Evan Mawdsley is a historian and was formerly professor of international history at Glasgow University. He is the author of World War II: A New History and a Sunday Telegraph Book of the Year, December 1941.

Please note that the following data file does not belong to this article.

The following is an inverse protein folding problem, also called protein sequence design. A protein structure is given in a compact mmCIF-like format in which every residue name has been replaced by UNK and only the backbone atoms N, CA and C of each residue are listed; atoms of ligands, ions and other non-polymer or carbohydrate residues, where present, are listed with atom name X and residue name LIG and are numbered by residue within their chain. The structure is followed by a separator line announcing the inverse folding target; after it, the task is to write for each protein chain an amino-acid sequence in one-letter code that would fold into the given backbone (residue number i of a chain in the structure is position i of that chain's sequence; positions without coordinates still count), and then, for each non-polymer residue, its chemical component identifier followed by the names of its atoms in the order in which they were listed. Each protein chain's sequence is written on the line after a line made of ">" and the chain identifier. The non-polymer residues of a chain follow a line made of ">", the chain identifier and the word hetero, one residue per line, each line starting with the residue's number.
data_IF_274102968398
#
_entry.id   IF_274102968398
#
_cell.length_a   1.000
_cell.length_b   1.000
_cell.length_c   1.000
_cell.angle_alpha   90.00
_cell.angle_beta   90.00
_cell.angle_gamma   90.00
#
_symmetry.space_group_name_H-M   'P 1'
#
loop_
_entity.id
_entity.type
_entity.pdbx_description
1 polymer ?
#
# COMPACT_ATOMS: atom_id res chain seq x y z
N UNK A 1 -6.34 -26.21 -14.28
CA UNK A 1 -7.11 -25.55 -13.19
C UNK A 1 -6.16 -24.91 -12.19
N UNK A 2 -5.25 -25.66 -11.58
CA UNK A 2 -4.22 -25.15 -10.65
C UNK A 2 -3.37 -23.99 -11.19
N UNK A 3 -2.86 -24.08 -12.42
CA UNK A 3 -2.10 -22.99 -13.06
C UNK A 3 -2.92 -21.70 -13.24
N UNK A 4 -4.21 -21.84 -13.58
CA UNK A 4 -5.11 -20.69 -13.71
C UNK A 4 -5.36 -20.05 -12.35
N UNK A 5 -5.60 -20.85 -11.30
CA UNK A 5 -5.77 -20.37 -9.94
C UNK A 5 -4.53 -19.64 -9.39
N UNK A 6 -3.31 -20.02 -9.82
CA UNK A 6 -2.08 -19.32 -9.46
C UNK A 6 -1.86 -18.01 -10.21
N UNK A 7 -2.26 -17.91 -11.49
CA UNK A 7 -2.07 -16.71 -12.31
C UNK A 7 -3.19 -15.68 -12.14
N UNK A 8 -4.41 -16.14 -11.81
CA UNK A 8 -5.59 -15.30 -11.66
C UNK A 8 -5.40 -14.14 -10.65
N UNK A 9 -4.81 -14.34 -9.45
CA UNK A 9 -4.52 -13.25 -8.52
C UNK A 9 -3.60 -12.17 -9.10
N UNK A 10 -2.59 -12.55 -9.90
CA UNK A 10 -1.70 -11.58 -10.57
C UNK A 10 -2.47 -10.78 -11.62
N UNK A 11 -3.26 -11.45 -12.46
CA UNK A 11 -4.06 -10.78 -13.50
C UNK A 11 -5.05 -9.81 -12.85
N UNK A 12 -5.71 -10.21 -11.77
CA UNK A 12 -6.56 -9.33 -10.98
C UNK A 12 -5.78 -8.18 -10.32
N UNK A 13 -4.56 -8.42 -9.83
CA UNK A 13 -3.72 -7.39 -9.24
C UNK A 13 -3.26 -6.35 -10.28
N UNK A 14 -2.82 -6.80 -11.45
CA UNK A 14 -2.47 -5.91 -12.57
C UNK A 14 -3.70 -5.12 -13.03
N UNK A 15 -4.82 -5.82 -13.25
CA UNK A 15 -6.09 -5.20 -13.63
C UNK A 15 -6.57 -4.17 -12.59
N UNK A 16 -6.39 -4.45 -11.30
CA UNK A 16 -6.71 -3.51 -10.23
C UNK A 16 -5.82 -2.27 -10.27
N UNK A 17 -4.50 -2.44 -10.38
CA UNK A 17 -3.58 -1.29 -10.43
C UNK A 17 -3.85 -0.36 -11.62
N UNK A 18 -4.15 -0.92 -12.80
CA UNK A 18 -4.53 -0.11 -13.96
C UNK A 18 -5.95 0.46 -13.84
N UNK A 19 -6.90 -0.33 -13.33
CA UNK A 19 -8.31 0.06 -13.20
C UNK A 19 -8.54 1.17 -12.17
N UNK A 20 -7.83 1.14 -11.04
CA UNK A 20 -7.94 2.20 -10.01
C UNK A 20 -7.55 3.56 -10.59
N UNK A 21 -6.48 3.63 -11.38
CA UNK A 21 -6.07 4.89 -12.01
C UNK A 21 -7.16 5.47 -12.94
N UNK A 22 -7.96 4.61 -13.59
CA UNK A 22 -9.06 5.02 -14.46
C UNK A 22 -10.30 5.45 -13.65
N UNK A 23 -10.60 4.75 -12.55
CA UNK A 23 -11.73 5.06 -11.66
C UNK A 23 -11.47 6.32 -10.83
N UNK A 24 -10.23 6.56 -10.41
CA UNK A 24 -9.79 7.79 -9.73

The great strength of The War for the Seas is the way in which Mawdsley, a former professor of international history at Glasgow University, treats his subject as an interconnected global story [. . .] This innovative, well-written single-volume account will be invaluable for all who study the Second World War. -Ben Wilson, The Times An impeccable, myth-busting study -Max Hastings, The Sunday Times This is a bold and authoritative maritime history of World War II which takes a fully international perspective and challenges our existing understanding [. . .] This is a detailed account of a very wide subject but the author has achieved a comprehensive history of these war year at sea -Shipping An essential contribution to understanding how command of the sea was won and with what consequences. Rich in detail on the tactics and technology that mattered, and on the roller-coaster campaigns in the Atlantic and Pacific theatres, Mawdsley provides the first full, integrated account of a truly global dimension to the war. -Richard Overy, author of The Bombing War: Europe, 1939-1945 The beautifully crafted and deeply research maritime history of WWII that we have always needed. Few books deserve to be called 'definitive' - this is one of them. -Joseph Maiolo, author of Cry Havoc: How the Arms Race Drove the World to War 1931-1941 Will be prized for its concision, clarity and sound judgement, all backed by impeccable scholarship.'-Simon Ball, The Bitter Sea: The Struggle for Mastery in the Mediterranean, 1935-1949 This powerfully argued re-appraisal establishes Command of the Sea as the critical issue that shaped and defined the Second World War. By securing control of the Atlantic, the Mediterranean and the Indian Ocean the Allies were able to operate together, including supplying the Soviet Union with essential aid. The same Command of the Sea kept the Axis powers apart, and they were defeated in detail by globally deployable air and land forces. -Andrew Lambert, author of The Challenge: Britain Against America in the Naval War of 1812